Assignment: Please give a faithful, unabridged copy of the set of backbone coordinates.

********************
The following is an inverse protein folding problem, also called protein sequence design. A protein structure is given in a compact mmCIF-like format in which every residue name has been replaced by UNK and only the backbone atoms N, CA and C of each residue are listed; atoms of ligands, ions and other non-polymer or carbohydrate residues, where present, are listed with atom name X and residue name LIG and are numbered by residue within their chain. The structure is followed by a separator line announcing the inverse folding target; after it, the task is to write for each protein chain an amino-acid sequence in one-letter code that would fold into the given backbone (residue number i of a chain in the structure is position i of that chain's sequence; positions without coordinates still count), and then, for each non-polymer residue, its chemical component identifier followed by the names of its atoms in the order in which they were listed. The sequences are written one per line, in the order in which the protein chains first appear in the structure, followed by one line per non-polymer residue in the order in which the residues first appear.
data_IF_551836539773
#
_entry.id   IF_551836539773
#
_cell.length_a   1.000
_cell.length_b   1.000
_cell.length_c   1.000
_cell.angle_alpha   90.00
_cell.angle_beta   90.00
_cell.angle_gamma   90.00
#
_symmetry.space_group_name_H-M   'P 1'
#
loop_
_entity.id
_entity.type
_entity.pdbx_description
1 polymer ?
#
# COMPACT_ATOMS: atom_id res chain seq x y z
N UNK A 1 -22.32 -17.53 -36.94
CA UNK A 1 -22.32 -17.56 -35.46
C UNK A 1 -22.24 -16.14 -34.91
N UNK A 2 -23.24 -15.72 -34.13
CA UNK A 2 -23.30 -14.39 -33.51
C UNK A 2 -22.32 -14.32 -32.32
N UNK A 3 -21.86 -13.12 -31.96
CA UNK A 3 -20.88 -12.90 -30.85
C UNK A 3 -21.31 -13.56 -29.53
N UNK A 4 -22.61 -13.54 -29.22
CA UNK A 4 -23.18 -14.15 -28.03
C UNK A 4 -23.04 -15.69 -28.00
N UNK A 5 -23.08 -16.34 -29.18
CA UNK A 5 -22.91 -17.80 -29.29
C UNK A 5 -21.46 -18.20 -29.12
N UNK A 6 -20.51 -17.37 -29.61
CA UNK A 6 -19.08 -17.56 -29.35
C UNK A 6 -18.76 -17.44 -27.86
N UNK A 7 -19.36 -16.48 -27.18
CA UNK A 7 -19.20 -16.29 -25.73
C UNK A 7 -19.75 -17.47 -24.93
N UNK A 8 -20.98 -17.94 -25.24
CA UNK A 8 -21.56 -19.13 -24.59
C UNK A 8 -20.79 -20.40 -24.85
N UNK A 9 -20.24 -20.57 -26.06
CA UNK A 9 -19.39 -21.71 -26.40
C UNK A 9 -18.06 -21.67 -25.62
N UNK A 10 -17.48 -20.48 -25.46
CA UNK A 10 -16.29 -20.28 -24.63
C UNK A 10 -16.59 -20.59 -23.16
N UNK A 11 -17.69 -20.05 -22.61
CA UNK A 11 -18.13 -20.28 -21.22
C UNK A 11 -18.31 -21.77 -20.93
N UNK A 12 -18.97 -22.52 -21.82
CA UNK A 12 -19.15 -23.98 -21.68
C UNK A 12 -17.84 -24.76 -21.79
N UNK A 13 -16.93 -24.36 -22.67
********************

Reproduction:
The following is an inverse protein folding problem, also called protein sequence design. A protein structure is given in a compact mmCIF-like format in which every residue name has been replaced by UNK and only the backbone atoms N, CA and C of each residue are listed; atoms of ligands, ions and other non-polymer or carbohydrate residues, where present, are listed with atom name X and residue name LIG and are numbered by residue within their chain. The structure is followed by a separator line announcing the inverse folding target; after it, the task is to write for each protein chain an amino-acid sequence in one-letter code that would fold into the given backbone (residue number i of a chain in the structure is position i of that chain's sequence; positions without coordinates still count), and then, for each non-polymer residue, its chemical component identifier followed by the names of its atoms in the order in which they were listed. The sequences are written one per line, in the order in which the protein chains first appear in the structure, followed by one line per non-polymer residue in the order in which the residues first appear.
data_IF_551836539773
#
_entry.id   IF_551836539773
#
_cell.length_a   1.000
_cell.length_b   1.000
_cell.length_c   1.000
_cell.angle_alpha   90.00
_cell.angle_beta   90.00
_cell.angle_gamma   90.00
#
_symmetry.space_group_name_H-M   'P 1'
#
loop_
_entity.id
_entity.type
_entity.pdbx_description
1 polymer ?
#
# COMPACT_ATOMS: atom_id res chain seq x y z
N UNK A 1 -22.32 -17.53 -36.94
CA UNK A 1 -22.32 -17.56 -35.46
C UNK A 1 -22.24 -16.14 -34.91
N UNK A 2 -23.24 -15.72 -34.13
CA UNK A 2 -23.30 -14.39 -33.51
C UNK A 2 -22.32 -14.32 -32.32
N UNK A 3 -21.86 -13.12 -31.96
CA UNK A 3 -20.88 -12.90 -30.85
C UNK A 3 -21.31 -13.56 -29.53
N UNK A 4 -22.61 -13.54 -29.22
CA UNK A 4 -23.18 -14.15 -28.03
C UNK A 4 -23.04 -15.69 -28.00
N UNK A 5 -23.08 -16.34 -29.18
CA UNK A 5 -22.91 -17.80 -29.29
C UNK A 5 -21.46 -18.20 -29.12
N UNK A 6 -20.51 -17.37 -29.61
CA UNK A 6 -19.08 -17.56 -29.35
C UNK A 6 -18.76 -17.44 -27.86
N UNK A 7 -19.36 -16.48 -27.18
CA UNK A 7 -19.20 -16.29 -25.73
C UNK A 7 -19.75 -17.47 -24.93
N UNK A 8 -20.98 -17.94 -25.24
CA UNK A 8 -21.56 -19.13 -24.59
C UNK A 8 -20.79 -20.40 -24.85
N UNK A 9 -20.24 -20.57 -26.06
CA UNK A 9 -19.39 -21.71 -26.40
C UNK A 9 -18.06 -21.67 -25.62
N UNK A 10 -17.48 -20.48 -25.46
CA UNK A 10 -16.29 -20.28 -24.63
C UNK A 10 -16.59 -20.59 -23.16
N UNK A 11 -17.69 -20.05 -22.61
CA UNK A 11 -18.13 -20.28 -21.22
C UNK A 11 -18.31 -21.77 -20.93
N UNK A 12 -18.97 -22.52 -21.82
CA UNK A 12 -19.15 -23.98 -21.68
C UNK A 12 -17.84 -24.76 -21.79
N UNK A 13 -16.93 -24.36 -22.67